judgecorp writes "Hewlett-Packard is returning to tablets with a new unit that aims to make consumer devices under the leadership of former Nokia executive Alberto Torres." This particular Ex-Nokia exec was part of the Meego division. The newly founded HP Mobility will focus on consumer tablets; 'business' tablets (presumably running Windows 8) will remain in their current division. With the recent spinning off of the webOS team into Gram this might mean new webOS hardware.
hypnosec writes "In this year's annual mobile-phone throwing contest held in Finland Ere Karjalainen has smashed the world record by throwing his phone 101.46 meters. The event, being held every year since 2000 in the town of Savonlinna, saw quite a few mobile-phone throwers participate. 2nd place went to Jeremy Gallop, a South African who managed to throw his phone 94.67 meters. Contest organizers are of the opinion that users can vent their anger on their phones and that this offers a unique opportunity to 'pay back all the frustrations and disappointments caused by this modern equipment.'"
wiredmikey writes "Researchers have recently discovered a new sophisticated and resilient mobile threat targeting Android phones that is said to have infected about 500,000 devices, mainly in China. Called 'SMSZombie,' the malware is stubborn and hard to remove, but users outside of China have little to worry about with this latest discovery. The prime function of the mobile malware is to exploit a vulnerability in the mobile payment system used by China Mobile, making it of little value to the fraudsters outside of China. The malware takes advantage of a vulnerability in the China Mobile SMS Payment process to generate unauthorized payments to premium service providers, and can also remotely control the infected device. It has been spread via wallpaper apps that sport provocative titles and nude photos, and can only be removed using a lengthy process beyond the skills of a typical android user."
itwbennett writes "The U.S. Department of State will be canceling a $16.5 million Amazon order that included 2,500 Kindle Touch e-readers, 50 pieces of content, and 'required provision of a secure, centrally managed content distribution and management platform.' The department said that it will be re-examining its requirements for the program. Those requirements had called for a single-function device with text-to-speech, a 'battery life of no less than about 8 hours of continuous reading or approximately 7.5 hours of video playback,' and free Wi-Fi. The Kindle was the only project that met that original set of requirements."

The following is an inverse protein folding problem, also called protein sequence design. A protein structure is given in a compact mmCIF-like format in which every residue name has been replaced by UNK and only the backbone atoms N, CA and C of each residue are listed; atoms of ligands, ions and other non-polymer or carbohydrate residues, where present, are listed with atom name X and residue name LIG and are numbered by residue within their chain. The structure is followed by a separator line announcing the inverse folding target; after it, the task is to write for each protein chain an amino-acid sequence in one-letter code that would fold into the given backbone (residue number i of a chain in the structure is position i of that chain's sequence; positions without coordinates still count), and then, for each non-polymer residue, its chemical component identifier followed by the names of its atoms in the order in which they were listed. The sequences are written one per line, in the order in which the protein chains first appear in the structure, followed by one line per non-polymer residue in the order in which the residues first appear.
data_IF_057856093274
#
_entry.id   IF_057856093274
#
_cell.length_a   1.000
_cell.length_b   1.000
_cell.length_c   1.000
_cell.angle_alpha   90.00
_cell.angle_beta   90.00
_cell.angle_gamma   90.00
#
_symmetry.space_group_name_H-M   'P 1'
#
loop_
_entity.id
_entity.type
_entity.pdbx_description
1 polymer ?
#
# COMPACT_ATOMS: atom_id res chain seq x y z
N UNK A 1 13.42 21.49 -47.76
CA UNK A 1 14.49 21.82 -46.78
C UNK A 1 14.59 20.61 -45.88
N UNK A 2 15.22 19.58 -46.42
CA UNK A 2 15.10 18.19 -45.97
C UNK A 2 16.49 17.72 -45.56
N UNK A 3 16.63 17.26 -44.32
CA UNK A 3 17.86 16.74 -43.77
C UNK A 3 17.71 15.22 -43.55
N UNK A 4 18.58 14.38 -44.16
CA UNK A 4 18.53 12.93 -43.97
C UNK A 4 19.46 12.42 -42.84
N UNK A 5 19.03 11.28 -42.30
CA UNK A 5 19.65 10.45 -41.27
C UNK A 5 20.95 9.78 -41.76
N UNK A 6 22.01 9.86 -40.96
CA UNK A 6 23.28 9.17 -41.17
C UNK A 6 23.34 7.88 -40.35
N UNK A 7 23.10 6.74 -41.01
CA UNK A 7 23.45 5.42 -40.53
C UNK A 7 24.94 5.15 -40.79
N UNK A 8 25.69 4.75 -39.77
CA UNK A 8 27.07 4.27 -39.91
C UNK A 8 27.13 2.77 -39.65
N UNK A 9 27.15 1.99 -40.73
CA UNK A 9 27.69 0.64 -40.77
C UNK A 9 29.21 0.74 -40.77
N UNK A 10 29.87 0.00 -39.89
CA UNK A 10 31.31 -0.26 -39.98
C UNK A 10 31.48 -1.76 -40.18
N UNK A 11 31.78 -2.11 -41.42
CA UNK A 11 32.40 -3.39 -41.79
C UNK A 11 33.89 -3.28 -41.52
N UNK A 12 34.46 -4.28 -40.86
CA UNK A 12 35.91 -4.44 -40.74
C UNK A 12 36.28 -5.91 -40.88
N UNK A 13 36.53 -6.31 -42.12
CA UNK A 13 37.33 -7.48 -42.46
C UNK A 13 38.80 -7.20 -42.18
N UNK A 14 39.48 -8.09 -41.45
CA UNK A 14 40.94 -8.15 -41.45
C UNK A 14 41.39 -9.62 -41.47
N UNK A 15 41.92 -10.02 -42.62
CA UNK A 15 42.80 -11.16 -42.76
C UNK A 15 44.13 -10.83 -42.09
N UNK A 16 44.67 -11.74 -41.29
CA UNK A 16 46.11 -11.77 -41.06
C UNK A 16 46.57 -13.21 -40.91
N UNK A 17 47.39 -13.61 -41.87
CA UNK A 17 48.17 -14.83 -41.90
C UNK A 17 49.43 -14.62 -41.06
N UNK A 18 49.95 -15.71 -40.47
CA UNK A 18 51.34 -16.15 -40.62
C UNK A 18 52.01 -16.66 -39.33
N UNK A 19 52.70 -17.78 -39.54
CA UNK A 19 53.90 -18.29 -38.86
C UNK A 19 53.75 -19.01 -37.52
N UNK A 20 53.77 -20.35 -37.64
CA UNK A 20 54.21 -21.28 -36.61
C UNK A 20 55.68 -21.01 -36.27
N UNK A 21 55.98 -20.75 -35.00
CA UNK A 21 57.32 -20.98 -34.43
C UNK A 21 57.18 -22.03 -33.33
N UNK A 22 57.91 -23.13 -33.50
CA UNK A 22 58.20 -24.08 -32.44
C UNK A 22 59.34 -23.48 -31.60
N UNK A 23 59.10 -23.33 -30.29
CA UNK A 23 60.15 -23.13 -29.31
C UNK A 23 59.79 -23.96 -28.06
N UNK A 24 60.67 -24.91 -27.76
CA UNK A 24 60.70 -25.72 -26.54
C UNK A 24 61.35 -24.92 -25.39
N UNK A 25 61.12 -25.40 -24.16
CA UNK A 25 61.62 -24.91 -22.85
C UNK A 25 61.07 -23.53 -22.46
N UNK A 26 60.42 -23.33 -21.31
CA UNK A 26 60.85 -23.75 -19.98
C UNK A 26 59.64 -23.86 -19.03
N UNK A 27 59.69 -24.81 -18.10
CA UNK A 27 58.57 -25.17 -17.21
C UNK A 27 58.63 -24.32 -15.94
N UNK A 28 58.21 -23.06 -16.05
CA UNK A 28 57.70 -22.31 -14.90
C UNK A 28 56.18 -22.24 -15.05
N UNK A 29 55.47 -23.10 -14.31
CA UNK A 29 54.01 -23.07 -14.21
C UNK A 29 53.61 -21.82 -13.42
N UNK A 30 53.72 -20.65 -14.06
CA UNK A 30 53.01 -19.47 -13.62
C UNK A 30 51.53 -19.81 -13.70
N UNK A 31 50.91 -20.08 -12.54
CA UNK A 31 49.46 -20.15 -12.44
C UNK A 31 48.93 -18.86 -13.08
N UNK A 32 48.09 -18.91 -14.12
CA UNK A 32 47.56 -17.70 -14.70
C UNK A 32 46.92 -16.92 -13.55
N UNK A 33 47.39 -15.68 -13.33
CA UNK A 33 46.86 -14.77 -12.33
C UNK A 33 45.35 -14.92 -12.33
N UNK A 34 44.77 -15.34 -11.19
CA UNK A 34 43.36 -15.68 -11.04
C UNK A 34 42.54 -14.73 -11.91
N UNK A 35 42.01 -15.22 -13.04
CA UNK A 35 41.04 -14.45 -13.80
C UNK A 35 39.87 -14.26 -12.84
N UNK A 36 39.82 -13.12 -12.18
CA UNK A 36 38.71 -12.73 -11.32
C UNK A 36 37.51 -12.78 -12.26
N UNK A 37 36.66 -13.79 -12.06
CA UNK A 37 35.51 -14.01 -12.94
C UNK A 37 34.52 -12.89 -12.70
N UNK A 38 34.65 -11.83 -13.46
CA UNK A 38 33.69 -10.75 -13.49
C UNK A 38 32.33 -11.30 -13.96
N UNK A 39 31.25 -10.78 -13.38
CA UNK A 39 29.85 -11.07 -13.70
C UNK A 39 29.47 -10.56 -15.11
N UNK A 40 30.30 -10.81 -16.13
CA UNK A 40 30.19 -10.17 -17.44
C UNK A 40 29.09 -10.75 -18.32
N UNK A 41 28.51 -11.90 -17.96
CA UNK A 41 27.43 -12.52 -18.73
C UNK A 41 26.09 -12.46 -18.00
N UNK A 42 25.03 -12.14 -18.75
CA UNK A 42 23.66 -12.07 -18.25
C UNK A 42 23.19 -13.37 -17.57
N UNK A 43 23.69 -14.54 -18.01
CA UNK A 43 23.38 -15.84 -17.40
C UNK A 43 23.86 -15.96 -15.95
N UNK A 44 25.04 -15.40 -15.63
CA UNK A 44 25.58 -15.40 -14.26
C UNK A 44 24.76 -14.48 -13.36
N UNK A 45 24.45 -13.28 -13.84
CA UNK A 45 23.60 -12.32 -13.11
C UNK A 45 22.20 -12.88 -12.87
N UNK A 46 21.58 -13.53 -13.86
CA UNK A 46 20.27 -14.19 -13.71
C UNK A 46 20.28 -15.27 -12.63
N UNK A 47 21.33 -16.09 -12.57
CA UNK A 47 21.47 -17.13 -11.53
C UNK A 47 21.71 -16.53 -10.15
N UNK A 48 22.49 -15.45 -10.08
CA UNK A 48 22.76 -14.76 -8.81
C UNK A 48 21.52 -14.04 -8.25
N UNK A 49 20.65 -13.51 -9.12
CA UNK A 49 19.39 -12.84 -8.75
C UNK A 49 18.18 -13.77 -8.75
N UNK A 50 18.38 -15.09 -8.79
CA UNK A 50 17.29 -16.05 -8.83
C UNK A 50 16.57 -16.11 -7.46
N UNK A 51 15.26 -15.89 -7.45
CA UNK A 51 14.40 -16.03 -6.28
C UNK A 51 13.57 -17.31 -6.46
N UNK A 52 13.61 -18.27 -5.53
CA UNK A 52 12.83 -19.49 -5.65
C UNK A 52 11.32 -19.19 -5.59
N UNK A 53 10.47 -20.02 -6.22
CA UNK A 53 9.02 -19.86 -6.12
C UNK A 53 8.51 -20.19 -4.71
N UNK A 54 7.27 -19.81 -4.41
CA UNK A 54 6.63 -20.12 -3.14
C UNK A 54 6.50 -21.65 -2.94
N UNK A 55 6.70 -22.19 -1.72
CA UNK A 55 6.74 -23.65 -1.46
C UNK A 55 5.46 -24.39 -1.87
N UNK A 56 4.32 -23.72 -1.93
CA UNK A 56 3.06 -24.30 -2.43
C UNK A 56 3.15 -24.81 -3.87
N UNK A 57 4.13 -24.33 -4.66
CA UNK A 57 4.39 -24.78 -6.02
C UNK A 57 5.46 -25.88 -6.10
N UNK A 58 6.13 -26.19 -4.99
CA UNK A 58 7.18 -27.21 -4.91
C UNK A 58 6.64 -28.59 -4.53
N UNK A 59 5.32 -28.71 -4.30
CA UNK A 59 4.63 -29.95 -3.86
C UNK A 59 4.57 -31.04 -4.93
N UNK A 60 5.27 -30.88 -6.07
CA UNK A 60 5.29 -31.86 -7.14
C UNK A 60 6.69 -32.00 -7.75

MojoKid writes "The venerable Lenovo ThinkPad, with its little red TrackPoint nub, has gone the way of the Ultrabook. If there's one small dig ThinkPads have taken with regularity over the years, it's that though there's a ton of quality and substance built into these machines, style was not a hallmark of the brand. The all new ThinkPad X1 Carbon could very well change the utilitarian stereotype of Lenovo's business-backed line-up, however. As the name suggests, the ThinkPad X1 Carbon is built from carbon fiber material throughout its chassis and internal rollcage. Its 14-inch display drives a native resolution of 1600x900, and its keyboard, arguably one of the nicest features of the ThinkPad line, is backlit and even more refined with contoured key caps. Battery life hits a max of about six hours on a full charge, and the machine weighs in at 3lbs and .31-inches at it thinnest dimension."
New submitter Shavano writes with news that Apple's attempt to block Samsung from introducing evidence of a tablet prototype developed in 1994 has been denied by U.S. District Judge Lucy Koh. Part of the reason Apple got a sales ban on Samsung's Galaxy Tab 10.1 earlier this year was that an Appeals Court said Apple's tablet design was significantly different from earlier designs. Now, Judge Koh has decided that the issue needs to be decided by a jury. "Samsung has argued the design was an obvious variation of tablets existing as early as 1994, including one made by Hewlett-Packard Co. The Korean company supported that argument at the trial with videotaped testimony by Roger Fidler, who heads the digital publishing program at the University of Missouri. Fidler said he started working on a tablet design in 1981. Apple sought to exclude the testimony based on the appeals court ruling. In a written declaration, Fidler said 'Apple personnel were exposed to my tablet ideas and prototypes' in the mid- 1990s when the company collaborated with Knight-Ridder Inc.’s information design laboratory in Colorado."